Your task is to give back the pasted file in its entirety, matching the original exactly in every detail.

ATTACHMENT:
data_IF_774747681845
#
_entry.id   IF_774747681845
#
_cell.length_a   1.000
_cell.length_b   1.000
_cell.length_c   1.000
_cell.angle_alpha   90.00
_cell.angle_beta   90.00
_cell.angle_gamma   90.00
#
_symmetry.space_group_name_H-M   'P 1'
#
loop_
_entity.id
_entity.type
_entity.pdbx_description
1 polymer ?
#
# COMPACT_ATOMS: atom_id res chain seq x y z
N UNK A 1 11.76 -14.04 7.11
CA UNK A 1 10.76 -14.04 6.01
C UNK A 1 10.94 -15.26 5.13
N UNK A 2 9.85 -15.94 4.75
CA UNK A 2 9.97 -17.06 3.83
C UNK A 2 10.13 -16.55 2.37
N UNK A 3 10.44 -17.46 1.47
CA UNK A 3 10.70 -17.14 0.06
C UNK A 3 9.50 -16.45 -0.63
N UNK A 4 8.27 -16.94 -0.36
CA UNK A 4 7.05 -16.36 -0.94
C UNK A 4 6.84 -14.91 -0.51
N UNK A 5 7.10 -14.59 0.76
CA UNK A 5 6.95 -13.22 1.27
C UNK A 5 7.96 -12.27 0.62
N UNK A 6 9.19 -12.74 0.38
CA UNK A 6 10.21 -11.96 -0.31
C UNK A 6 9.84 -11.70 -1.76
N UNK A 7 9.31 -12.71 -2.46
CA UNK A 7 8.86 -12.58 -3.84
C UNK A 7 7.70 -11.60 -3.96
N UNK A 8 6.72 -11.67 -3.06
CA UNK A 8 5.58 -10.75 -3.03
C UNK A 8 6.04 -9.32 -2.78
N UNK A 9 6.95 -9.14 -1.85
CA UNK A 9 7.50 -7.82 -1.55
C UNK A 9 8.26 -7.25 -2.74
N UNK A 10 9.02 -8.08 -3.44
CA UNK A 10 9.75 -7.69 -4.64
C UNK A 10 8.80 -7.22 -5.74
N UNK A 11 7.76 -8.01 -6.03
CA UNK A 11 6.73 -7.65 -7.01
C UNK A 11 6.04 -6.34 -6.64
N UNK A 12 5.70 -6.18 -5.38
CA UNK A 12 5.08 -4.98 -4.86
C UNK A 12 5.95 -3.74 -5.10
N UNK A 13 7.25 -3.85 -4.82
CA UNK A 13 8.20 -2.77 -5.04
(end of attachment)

data_IF_774747681845
#
_entry.id   IF_774747681845
#
_cell.length_a   1.000
_cell.length_b   1.000
_cell.length_c   1.000
_cell.angle_alpha   90.00
_cell.angle_beta   90.00
_cell.angle_gamma   90.00
#
_symmetry.space_group_name_H-M   'P 1'
#
loop_
_entity.id
_entity.type
_entity.pdbx_description
1 polymer ?
#
# COMPACT_ATOMS: atom_id res chain seq x y z
N UNK A 1 11.76 -14.04 7.11
CA UNK A 1 10.76 -14.04 6.01
C UNK A 1 10.94 -15.26 5.13
N UNK A 2 9.85 -15.94 4.75
CA UNK A 2 9.97 -17.06 3.83
C UNK A 2 10.13 -16.55 2.37
N UNK A 3 10.44 -17.46 1.47
CA UNK A 3 10.70 -17.14 0.06
C UNK A 3 9.50 -16.45 -0.63
N UNK A 4 8.27 -16.94 -0.36
CA UNK A 4 7.05 -16.36 -0.94
C UNK A 4 6.84 -14.91 -0.51
N UNK A 5 7.10 -14.59 0.76
CA UNK A 5 6.95 -13.22 1.27
C UNK A 5 7.96 -12.27 0.62
N UNK A 6 9.19 -12.74 0.38
CA UNK A 6 10.21 -11.96 -0.31
C UNK A 6 9.84 -11.70 -1.76
N UNK A 7 9.31 -12.71 -2.46
CA UNK A 7 8.86 -12.58 -3.84
C UNK A 7 7.70 -11.60 -3.96
N UNK A 8 6.72 -11.67 -3.06
CA UNK A 8 5.58 -10.75 -3.03
C UNK A 8 6.04 -9.32 -2.78
N UNK A 9 6.95 -9.14 -1.85
CA UNK A 9 7.50 -7.82 -1.55
C UNK A 9 8.26 -7.25 -2.74
N UNK A 10 9.02 -8.08 -3.44
CA UNK A 10 9.75 -7.69 -4.64
C UNK A 10 8.80 -7.22 -5.74
N UNK A 11 7.76 -8.01 -6.03
CA UNK A 11 6.73 -7.65 -7.01
C UNK A 11 6.04 -6.34 -6.64
N UNK A 12 5.70 -6.18 -5.38
CA UNK A 12 5.08 -4.98 -4.86
C UNK A 12 5.95 -3.74 -5.10
N UNK A 13 7.25 -3.85 -4.82
CA UNK A 13 8.20 -2.77 -5.04